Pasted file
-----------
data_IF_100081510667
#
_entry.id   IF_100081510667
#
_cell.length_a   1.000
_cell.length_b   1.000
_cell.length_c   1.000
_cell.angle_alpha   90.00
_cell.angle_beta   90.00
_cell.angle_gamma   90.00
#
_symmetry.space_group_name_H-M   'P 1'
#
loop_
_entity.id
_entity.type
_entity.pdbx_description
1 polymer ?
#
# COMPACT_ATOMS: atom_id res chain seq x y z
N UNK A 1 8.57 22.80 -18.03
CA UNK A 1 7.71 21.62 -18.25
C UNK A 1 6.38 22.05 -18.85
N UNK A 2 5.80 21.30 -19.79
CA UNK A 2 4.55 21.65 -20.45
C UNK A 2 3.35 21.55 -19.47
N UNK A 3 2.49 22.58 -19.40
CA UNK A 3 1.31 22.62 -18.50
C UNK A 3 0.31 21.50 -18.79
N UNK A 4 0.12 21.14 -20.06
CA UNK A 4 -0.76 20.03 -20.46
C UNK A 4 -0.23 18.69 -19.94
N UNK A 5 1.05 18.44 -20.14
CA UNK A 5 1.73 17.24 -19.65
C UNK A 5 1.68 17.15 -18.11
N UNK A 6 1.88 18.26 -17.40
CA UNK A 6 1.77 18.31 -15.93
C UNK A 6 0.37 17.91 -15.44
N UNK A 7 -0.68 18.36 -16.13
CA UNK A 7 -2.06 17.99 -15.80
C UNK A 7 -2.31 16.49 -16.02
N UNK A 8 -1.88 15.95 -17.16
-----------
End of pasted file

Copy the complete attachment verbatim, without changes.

data_IF_100081510667
#
_entry.id   IF_100081510667
#
_cell.length_a   1.000
_cell.length_b   1.000
_cell.length_c   1.000
_cell.angle_alpha   90.00
_cell.angle_beta   90.00
_cell.angle_gamma   90.00
#
_symmetry.space_group_name_H-M   'P 1'
#
loop_
_entity.id
_entity.type
_entity.pdbx_description
1 polymer ?
#
# COMPACT_ATOMS: atom_id res chain seq x y z
N UNK A 1 8.57 22.80 -18.03
CA UNK A 1 7.71 21.62 -18.25
C UNK A 1 6.38 22.05 -18.85
N UNK A 2 5.80 21.30 -19.79
CA UNK A 2 4.55 21.65 -20.45
C UNK A 2 3.35 21.55 -19.47
N UNK A 3 2.49 22.58 -19.40
CA UNK A 3 1.31 22.62 -18.50
C UNK A 3 0.31 21.50 -18.79
N UNK A 4 0.12 21.14 -20.06
CA UNK A 4 -0.76 20.03 -20.46
C UNK A 4 -0.23 18.69 -19.94
N UNK A 5 1.05 18.44 -20.14
CA UNK A 5 1.73 17.24 -19.65
C UNK A 5 1.68 17.15 -18.11
N UNK A 6 1.88 18.26 -17.40
CA UNK A 6 1.77 18.31 -15.93
C UNK A 6 0.37 17.91 -15.44
N UNK A 7 -0.68 18.36 -16.13
CA UNK A 7 -2.06 17.99 -15.80
C UNK A 7 -2.31 16.49 -16.02
N UNK A 8 -1.88 15.95 -17.16